Recent Bookmooch Acquisitions

When I heard that 2010 was the Year of Russia in France (it’s a cross-cultural initiative by French and Russian foreign ministries), I couldn’t resist ordering some Russian books, via Bookmooch.  A recent French magazine explains in an article roughly called “Back to hell” that the contemporary Russian literature is now very dark, and deals with economic chaos and political stiffening by painting the fringes of society and the new “lost generation”. The names in this article were all unknown to me, and perhaps untranslated into English: Alexandre Ikonnikov, Natalia Klioutchareva, Zakhar Prilepine, Arkadi Babtchenko… Apparently 2 writers are most controversial: Vladimir Sorokine and Viktor Pelevine. Have anyone heard of them? Would you recommend any particular title by contemporary Russian writers?

Before I get to investigate this latest Russian production, I chose “safer” books by Nina Berberova. I’ve read her autobiography, Italics are mine, and several of her short novellas a few years ago, and I feel ready for another series of them. So I got from a generous Bookmooch-er:

– Le laquais et la putain (the lackey and the whore?), a novella following an ambitious young woman in the Russian refugee community in the aftermaths of the 1917 revolution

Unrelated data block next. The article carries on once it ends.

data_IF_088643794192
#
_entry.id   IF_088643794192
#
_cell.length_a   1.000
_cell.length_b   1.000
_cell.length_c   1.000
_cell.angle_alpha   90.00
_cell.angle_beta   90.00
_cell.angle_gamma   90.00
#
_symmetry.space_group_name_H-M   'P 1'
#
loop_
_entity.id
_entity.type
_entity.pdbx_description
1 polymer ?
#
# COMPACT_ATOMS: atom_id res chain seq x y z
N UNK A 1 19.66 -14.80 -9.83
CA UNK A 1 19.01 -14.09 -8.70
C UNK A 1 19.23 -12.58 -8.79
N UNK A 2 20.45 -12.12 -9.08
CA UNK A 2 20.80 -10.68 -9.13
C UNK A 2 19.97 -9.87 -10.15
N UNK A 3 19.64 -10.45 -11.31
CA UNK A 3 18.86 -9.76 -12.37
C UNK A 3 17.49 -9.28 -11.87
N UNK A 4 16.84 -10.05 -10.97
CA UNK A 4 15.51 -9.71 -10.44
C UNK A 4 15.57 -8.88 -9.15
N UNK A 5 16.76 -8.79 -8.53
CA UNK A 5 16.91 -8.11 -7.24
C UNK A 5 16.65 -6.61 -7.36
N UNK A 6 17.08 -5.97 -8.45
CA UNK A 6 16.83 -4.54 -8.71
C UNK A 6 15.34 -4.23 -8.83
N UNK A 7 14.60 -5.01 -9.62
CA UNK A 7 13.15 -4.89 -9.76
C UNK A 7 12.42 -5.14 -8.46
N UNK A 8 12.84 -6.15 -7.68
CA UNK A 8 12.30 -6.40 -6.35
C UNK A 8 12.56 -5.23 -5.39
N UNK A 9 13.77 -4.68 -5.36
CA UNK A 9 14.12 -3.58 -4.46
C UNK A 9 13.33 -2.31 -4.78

– De cap et de larmes, another novella about 2 sisters in Russia in 1920

– The dangerous life of Baronness Budberg, a biography of an obscure refugee celebrity who was part spy, part woman of letters (she was involved with Gorki). Apparently this book is also available in English through NYRB under the name “Moura”. This one looks so good that I already started the first few chapters!

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4 thoughts on “Recent Bookmooch Acquisitions

  1. I know about Viktor Pelevine (though his name gets changed to Victor Pelevin in English). I have his Canongate Myth book The Helmet of Horror. I haven’t read it yet though. I believe my husband has read his book a Werewolf Problem in Central Russia and enjoyed it. I have not heard of any of the other writers so i look forward to your reading and learning more about some of them!

  2. I’ve heard of Viktor Pelevine as well and have his novel Buddha’s Little Finger. But I haven’t read it yet and so can’t say anything about it except that it looks intriguing.

  3. Pingback: 2010 in First Lines « Smithereens

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